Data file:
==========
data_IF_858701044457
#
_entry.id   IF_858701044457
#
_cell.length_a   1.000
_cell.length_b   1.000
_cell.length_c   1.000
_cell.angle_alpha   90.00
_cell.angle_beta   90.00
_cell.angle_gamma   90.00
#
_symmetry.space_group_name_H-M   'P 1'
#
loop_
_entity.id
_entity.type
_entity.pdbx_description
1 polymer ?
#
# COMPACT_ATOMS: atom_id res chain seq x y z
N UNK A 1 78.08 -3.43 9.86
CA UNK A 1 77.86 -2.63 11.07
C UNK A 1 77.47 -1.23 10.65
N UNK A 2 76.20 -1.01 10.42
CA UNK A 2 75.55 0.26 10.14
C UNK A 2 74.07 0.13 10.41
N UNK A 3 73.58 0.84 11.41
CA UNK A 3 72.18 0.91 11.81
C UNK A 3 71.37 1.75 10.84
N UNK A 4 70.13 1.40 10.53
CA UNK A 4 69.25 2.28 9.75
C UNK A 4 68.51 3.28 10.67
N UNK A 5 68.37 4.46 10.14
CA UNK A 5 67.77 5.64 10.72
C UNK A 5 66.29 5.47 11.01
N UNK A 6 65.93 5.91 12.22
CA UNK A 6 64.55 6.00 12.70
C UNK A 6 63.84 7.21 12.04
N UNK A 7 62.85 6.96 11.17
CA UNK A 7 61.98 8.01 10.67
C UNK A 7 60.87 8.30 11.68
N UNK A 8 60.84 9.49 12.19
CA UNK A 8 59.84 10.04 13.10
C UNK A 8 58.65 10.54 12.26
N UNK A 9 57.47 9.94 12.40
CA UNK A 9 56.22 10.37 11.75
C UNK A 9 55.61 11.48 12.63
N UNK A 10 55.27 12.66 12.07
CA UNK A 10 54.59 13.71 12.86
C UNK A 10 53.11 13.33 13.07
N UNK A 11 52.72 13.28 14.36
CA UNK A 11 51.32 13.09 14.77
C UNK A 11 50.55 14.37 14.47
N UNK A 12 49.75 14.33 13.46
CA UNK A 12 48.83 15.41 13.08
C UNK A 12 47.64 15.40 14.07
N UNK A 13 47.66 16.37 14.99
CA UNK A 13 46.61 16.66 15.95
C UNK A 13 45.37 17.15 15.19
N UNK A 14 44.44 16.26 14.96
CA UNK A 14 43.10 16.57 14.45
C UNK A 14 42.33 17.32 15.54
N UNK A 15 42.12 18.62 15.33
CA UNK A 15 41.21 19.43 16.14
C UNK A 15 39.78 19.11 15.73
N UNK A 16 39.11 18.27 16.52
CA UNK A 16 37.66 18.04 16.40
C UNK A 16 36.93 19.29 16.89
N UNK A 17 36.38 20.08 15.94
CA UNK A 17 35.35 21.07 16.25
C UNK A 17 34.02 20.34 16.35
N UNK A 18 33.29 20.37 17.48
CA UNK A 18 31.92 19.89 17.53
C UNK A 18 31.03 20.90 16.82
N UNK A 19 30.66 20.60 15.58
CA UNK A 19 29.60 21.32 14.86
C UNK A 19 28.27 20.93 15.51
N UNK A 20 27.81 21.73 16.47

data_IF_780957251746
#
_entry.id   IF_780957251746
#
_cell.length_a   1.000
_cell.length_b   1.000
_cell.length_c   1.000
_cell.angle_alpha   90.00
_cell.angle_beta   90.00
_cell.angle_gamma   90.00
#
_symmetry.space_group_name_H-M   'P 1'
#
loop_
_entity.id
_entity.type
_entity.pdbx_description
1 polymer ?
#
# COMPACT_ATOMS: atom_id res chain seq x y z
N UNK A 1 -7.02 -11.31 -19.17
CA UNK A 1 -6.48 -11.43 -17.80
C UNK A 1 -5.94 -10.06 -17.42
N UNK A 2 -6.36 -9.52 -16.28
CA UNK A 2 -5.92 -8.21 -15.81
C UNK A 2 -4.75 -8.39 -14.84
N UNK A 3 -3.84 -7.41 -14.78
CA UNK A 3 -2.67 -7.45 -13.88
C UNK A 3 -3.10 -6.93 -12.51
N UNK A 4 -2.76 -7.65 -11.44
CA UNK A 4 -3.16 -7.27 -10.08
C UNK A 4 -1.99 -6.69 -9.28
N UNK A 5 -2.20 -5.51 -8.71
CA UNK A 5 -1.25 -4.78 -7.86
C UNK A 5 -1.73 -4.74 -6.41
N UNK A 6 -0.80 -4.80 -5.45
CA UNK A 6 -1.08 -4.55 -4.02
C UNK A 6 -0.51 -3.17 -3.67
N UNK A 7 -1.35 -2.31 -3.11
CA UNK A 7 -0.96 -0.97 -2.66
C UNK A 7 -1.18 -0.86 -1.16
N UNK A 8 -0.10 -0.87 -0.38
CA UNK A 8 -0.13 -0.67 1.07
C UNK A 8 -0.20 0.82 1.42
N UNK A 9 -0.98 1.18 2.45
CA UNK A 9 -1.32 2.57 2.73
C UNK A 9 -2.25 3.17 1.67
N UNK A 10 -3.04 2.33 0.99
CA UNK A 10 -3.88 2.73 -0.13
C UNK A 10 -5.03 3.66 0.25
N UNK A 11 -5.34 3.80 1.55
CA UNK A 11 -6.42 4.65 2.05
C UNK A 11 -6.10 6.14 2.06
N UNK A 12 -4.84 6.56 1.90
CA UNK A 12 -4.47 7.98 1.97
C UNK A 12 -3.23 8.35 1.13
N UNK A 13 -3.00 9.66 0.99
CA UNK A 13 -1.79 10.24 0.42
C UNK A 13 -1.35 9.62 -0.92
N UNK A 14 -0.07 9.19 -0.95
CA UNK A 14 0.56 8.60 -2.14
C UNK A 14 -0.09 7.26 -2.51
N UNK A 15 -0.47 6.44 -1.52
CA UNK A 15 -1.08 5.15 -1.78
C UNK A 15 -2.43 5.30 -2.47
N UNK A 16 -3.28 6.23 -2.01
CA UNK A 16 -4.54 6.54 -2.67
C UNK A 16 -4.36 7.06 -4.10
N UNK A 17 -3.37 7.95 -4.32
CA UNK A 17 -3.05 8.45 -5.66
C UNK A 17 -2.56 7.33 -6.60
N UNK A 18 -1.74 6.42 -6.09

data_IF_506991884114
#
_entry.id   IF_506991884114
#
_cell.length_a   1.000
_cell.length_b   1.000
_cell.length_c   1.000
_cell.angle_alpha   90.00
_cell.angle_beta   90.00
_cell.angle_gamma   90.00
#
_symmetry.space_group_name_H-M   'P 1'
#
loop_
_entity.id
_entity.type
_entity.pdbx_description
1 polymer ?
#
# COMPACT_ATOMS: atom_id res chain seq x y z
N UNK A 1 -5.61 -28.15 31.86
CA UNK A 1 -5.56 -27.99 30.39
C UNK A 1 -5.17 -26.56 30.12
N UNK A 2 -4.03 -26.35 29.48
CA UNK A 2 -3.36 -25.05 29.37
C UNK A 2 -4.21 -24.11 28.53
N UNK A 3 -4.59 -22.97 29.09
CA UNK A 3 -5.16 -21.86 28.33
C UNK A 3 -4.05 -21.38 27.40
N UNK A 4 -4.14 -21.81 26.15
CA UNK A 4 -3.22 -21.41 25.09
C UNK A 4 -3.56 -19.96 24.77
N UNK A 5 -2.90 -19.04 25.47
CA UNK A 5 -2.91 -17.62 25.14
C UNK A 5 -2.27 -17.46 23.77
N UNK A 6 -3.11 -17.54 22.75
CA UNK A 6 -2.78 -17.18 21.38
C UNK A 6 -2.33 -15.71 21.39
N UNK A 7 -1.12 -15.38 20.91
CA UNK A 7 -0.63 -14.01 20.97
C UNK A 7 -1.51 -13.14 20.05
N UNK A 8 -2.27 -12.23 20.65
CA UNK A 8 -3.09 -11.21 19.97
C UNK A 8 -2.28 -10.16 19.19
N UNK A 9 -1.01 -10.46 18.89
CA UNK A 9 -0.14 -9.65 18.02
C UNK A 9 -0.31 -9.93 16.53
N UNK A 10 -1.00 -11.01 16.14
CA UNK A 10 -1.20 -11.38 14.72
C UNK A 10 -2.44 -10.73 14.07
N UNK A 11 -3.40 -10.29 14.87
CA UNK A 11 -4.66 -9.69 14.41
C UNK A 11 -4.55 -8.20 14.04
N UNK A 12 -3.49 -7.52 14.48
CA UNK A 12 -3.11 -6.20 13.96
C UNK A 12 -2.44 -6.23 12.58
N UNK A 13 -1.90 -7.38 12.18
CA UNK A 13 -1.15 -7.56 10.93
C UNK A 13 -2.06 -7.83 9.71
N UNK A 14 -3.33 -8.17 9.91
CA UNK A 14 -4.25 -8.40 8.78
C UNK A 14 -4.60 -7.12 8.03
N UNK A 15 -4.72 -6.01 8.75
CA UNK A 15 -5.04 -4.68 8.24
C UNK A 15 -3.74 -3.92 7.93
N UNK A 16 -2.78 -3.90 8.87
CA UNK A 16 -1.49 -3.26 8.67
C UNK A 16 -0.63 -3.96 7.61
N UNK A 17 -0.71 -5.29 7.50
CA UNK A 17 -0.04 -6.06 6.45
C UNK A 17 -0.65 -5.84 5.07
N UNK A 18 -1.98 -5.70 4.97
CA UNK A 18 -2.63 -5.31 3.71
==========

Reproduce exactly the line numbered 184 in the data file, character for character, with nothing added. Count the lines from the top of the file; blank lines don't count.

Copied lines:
CA UNK A 5 -2.91 -17.62 25.14